Happiness and other emotions spread between people in direct contact, but it is unclear whether massive online social networks also contribute to this spread. Here, we elaborate a novel method for measuring the contagion of emotional expression. With data from millions of Facebook users, we show that rainfall directly influences the emotional content of their status messages, and it also affects the status messages of friends in other cities who are not experiencing rainfall. For every one person affected directly, rainfall alters the emotional expression of about one to two other people, suggesting that online social networks may magnify the intensity of global emotional synchrony. PMID:24621792

Coviello, Lorenzo; Sohn, Yunkyu; Kramer, Adam D I; Marlow, Cameron; Franceschetti, Massimo; Christakis, Nicholas A; Fowler, James H

2014-01-01

278

Detecting Emotional Contagion in Massive Social Networks  

PubMed Central

Happiness and other emotions spread between people in direct contact, but it is unclear whether massive online social networks also contribute to this spread. Here, we elaborate a novel method for measuring the contagion of emotional expression. With data from millions of Facebook users, we show that rainfall directly influences the emotional content of their status messages, and it also affects the status messages of friends in other cities who are not experiencing rainfall. For every one person affected directly, rainfall alters the emotional expression of about one to two other people, suggesting that online social networks may magnify the intensity of global emotional synchrony. PMID:24621792

Coviello, Lorenzo; Sohn, Yunkyu; Kramer, Adam D. I.; Marlow, Cameron; Franceschetti, Massimo; Christakis, Nicholas A.; Fowler, James H.

2014-01-01

279

Beyond Social Graphs: User Interactions in Online Social Networks and their Implications  

E-print Network

17 Beyond Social Graphs: User Interactions in Online Social Networks and their Implications CHRISTO Barbara Social networks are popular platforms for interaction, communication, and collaboration between friends. Researchers have recently proposed an emerging class of applications that leverage relationships

Zhao, Ben Y.

280

Visone Software for Visual Social Network Analysis  

Microsoft Academic Search

We are developing a social network tool that is powerful, comprehensive, and yet easy to use. The unique feature of our tool\\u000a is the integration of network analysis and visualization. In a long-term interdisciplinary research collaboration, members\\u000a of our group had implemented several prototypes to explore and demonstrate the feasibility of novel methods. These prototypes\\u000a have been revised and combined

Michael Baur; Marc Benkert; Ulrik Brandes; Sabine Cornelsen; Marco Gaertler; Boris Kpf; Jrgen Lerner; Dorothea Wagner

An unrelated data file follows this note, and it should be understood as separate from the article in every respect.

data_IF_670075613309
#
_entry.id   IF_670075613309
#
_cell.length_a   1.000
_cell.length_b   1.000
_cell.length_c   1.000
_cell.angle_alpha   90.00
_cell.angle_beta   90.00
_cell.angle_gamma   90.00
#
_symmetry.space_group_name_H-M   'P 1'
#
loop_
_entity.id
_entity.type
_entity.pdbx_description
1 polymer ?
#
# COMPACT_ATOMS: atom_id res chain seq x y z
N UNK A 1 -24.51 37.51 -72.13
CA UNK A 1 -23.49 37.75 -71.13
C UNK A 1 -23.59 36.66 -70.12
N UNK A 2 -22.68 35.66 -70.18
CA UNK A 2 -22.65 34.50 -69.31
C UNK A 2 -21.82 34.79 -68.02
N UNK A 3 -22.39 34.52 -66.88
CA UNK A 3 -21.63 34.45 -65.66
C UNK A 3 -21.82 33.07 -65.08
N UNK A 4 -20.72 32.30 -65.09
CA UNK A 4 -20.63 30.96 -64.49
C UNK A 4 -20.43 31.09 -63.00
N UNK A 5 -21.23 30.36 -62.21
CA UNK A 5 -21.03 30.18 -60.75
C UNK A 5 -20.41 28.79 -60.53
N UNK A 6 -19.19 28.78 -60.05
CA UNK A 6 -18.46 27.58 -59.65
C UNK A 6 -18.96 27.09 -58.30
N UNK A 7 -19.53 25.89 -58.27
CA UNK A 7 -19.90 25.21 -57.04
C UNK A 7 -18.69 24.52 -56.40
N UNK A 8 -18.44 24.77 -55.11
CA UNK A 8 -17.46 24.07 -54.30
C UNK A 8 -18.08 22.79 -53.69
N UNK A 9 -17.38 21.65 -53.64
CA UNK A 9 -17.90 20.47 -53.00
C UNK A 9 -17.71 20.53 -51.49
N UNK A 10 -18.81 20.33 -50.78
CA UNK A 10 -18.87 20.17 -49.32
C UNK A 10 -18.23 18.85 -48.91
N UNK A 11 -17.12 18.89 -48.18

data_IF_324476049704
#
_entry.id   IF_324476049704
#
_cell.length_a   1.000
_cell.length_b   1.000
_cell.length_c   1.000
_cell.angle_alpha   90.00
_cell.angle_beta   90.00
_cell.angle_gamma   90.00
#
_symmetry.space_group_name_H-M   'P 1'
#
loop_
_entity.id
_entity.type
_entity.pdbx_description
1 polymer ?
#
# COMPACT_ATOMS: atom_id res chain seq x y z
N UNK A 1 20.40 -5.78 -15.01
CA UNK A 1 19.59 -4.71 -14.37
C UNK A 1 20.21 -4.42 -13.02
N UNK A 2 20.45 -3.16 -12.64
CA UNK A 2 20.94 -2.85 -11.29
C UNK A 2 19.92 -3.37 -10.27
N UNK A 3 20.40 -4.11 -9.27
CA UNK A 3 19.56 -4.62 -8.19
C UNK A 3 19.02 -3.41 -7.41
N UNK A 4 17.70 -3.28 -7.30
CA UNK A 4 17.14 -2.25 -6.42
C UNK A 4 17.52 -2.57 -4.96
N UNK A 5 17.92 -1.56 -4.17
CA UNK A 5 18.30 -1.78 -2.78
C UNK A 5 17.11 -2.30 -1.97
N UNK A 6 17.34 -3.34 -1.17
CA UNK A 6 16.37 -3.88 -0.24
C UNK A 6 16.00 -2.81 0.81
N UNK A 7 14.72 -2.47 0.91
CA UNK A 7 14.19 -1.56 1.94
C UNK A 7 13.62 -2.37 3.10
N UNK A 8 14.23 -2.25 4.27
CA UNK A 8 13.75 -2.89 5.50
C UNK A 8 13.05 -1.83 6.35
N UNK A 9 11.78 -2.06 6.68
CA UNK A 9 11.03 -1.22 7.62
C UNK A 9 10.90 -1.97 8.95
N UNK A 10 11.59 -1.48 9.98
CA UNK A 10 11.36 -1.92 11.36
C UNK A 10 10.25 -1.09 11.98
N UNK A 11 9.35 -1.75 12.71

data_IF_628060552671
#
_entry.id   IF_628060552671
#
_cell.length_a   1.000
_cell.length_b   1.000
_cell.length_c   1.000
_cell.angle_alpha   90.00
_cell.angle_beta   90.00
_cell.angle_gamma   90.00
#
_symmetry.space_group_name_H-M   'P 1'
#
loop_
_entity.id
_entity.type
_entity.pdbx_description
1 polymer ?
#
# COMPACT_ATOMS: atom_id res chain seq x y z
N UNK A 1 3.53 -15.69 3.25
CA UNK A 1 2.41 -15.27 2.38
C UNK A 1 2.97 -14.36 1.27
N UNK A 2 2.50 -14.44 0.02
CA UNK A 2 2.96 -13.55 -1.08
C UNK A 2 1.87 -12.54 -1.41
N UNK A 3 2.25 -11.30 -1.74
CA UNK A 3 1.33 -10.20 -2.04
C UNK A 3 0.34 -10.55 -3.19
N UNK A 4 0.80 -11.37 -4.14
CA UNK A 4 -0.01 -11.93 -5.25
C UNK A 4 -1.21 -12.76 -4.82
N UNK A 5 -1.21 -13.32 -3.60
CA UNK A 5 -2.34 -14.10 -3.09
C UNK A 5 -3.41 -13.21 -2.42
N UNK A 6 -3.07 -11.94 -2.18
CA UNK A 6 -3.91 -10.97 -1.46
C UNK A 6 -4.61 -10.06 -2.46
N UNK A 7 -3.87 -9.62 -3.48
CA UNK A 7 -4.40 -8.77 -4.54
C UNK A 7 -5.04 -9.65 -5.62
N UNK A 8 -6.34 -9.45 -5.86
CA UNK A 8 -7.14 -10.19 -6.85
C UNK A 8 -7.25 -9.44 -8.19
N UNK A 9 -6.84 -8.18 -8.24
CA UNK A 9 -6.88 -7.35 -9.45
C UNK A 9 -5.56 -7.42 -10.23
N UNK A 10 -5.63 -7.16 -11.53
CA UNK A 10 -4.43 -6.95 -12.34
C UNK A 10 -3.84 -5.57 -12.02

281

Efficient search ranking in social networks  

Microsoft Academic Search

In social networks such as Orkut, www.orkut.com, a large portion of the user queries refer to names of other people. Indeed, more than 50% of the queries in Orkut are about names of other users, with an average of 1.8 terms per query. Further, the users usually search for people with whom they maintain relationships in the network. These relationships

Monique V. Vieira; Bruno M. Fonseca; Rodrigo Damazio; Paulo Braz Golgher; Davi De Castro Reis; Berthier A. Ribeiro-neto

2007-01-01

282

Why People Use Social Networking Sites  

Microsoft Academic Search

One of the recent popular social media platforms is the social networking site (SNS). Thus far, few previous studies have\\u000a empirically investigated peoples motivations for SNS usage, especially not outside the U.S. This study combines a large-scale\\u000a quantitative and qualitative research design, by asking 1,200 SNS users an open question regarding their reasons for using\\u000a SNSs. An important conclusion drawn

Petter Bae Brandtzg; Jan Heim

2009-01-01

283

The Social Phobia Psychotherapy Research Network  

Microsoft Academic Search

This paper presents the Social Phobia Psychotherapy Research Network. The research program encompasses a coordinated group of studies adopting a standard protocol and an agreed-on set of standardized measures for the assessment and treatment of social phobia (SP). In the central project (study A), a multicenter randomized controlled trial, refined models of manualized cognitive-behavioral therapy and manualized short-term psychodynamic psychotherapy

F. Leichsenring; J. Hoyer; M. Beutel; S. Herpertz; W. Hiller; E. Irle; P. Joraschky; H. H. Knig; T. M. de Liz; B. Nolting; K. Phlmann; S. Salzer; H. Schauenburg; U. Stangier; B. Strauss; C. Subic-Wrana; S. Vormfelde; G. Weniger; U. Willutzki; J. Wiltink; E. Leibing

2009-01-01

284

Massive Social Network Analysis: Mining Twitter for Social Good  

SciTech Connect